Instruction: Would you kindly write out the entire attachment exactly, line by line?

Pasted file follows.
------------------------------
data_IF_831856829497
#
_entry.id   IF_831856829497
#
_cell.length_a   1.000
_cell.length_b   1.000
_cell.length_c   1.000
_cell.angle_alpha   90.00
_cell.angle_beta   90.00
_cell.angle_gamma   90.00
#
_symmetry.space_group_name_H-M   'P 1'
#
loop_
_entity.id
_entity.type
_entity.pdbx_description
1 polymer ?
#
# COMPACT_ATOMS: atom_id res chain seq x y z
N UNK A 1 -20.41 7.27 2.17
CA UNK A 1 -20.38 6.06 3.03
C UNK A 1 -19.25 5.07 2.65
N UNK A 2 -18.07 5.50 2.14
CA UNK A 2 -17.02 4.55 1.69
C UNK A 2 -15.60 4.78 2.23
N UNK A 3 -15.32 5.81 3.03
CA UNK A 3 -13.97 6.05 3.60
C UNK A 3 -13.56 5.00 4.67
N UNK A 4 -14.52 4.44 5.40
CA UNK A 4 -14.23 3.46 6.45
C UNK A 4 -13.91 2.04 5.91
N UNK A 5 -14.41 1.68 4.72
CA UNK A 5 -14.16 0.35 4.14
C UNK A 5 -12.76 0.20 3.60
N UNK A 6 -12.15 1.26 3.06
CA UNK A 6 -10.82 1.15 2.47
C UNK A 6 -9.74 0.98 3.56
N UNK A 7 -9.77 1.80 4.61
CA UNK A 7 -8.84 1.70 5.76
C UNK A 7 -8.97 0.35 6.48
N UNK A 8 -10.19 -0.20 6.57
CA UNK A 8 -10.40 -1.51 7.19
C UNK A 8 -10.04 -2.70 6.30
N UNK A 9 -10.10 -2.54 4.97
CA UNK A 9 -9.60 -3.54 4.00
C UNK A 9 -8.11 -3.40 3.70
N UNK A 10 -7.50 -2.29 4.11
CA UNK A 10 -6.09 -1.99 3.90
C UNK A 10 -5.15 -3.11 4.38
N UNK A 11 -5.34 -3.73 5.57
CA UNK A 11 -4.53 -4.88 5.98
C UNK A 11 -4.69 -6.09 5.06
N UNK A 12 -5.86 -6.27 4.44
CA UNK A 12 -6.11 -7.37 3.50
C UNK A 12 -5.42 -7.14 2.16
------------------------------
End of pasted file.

data_IF_831856829497
#
_entry.id   IF_831856829497
#
_cell.length_a   1.000
_cell.length_b   1.000
_cell.length_c   1.000
_cell.angle_alpha   90.00
_cell.angle_beta   90.00
_cell.angle_gamma   90.00
#
_symmetry.space_group_name_H-M   'P 1'
#
loop_
_entity.id
_entity.type
_entity.pdbx_description
1 polymer ?
#
# COMPACT_ATOMS: atom_id res chain seq x y z
N UNK A 1 -20.41 7.27 2.17
CA UNK A 1 -20.38 6.06 3.03
C UNK A 1 -19.25 5.07 2.65
N UNK A 2 -18.07 5.50 2.14
CA UNK A 2 -17.02 4.55 1.69
C UNK A 2 -15.60 4.78 2.23
N UNK A 3 -15.32 5.81 3.03
CA UNK A 3 -13.97 6.05 3.60
C UNK A 3 -13.56 5.00 4.67
N UNK A 4 -14.52 4.44 5.40
CA UNK A 4 -14.23 3.46 6.45
C UNK A 4 -13.91 2.04 5.91
N UNK A 5 -14.41 1.68 4.72
CA UNK A 5 -14.16 0.35 4.14
C UNK A 5 -12.76 0.20 3.60
N UNK A 6 -12.15 1.26 3.06
CA UNK A 6 -10.82 1.15 2.47
C UNK A 6 -9.74 0.98 3.56
N UNK A 7 -9.77 1.80 4.61
CA UNK A 7 -8.84 1.70 5.76
C UNK A 7 -8.97 0.35 6.48
N UNK A 8 -10.19 -0.20 6.57
CA UNK A 8 -10.40 -1.51 7.19
C UNK A 8 -10.04 -2.70 6.30
N UNK A 9 -10.10 -2.54 4.97
CA UNK A 9 -9.60 -3.54 4.00
C UNK A 9 -8.11 -3.40 3.70
N UNK A 10 -7.50 -2.29 4.11
CA UNK A 10 -6.09 -1.99 3.90
C UNK A 10 -5.15 -3.11 4.38
N UNK A 11 -5.34 -3.73 5.57
CA UNK A 11 -4.53 -4.88 5.98
C UNK A 11 -4.69 -6.09 5.06
N UNK A 12 -5.86 -6.27 4.44
CA UNK A 12 -6.11 -7.37 3.50
C UNK A 12 -5.42 -7.14 2.16